Non-steroidal anti-inflammatory drugs (NSAIDs) like ibuprofen may be more effective for relieving period pain than paracetamol, according to the update of a Cochrane Review. However, it remains unclear whether any one NSAID is safer or more effective than others.
Period pain affects a high proportion of women: up to 72% in a recent Australian survey of 16-49 year olds. It is thought to be caused by an excess or imbalance of certain hormones released by the body during menstrual periods, including one called prostaglandin. NSAIDs such as ibuprofen, aspirin, and naproxen are commonly used for period pain.
The updated review includes data from 73 trials carried out in 18 different countries and involving a total of 5,156 women. The trials compared NSAIDs with placebo, with each other, and with paracetamol. The review shows that NSAIDs are very effective for treating period pain compared with placebo. This applied to all NSAIDs tested except aspirin, for which there was only limited evidence of effectiveness. Due to the large number of different NSAIDs tested in the trials, no one drug emerged as more safe or effective than the rest.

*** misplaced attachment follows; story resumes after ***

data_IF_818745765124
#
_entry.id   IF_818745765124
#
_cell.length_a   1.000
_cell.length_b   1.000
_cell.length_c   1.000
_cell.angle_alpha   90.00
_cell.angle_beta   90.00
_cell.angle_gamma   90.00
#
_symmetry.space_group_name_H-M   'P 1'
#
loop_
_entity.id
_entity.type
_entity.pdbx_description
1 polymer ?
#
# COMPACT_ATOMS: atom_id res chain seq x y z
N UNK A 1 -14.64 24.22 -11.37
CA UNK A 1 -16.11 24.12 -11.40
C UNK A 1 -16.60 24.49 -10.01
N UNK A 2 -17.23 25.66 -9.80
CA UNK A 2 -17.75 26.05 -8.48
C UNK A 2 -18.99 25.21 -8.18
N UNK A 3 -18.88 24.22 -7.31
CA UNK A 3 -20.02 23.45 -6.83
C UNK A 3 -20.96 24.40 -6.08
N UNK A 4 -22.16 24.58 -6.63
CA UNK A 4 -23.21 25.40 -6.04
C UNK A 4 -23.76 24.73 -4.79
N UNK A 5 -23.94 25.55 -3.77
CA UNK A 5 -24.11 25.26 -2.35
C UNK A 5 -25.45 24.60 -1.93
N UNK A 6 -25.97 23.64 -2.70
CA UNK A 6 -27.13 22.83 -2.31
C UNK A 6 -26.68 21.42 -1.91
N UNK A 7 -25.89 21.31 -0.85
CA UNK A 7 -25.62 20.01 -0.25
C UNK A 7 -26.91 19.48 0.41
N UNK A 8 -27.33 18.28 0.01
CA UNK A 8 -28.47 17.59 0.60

The review also provides some evidence that NSAIDs are significantly more effective than paracetamol, though there were only three relevant studies. Until now there has been no evidence that NSAIDs work any better than paracetamol, and a previous Cochrane Review published in 2003 concluded that there was no evidence of any difference.
Overall, NSAIDs were shown to carry a significantly increased risk of adverse effects compared to placebo. Adverse effects can include indigestion, headaches, and drowsiness. "Women using these drugs need to be aware of the side effects," said lead author Jane Marjoribanks, who works with the Cochrane Menstrual Disorders and Subfertility Group in Auckland, New Zealand . "It would be interesting to see whether these could be reduced, without loss of effectiveness, by combining lower doses with other drugs such as paracetamol, or with other therapies such as transcutaneous electrical nerve stimulation."
Explore further: Ebola discoverer says would sit next to victim on train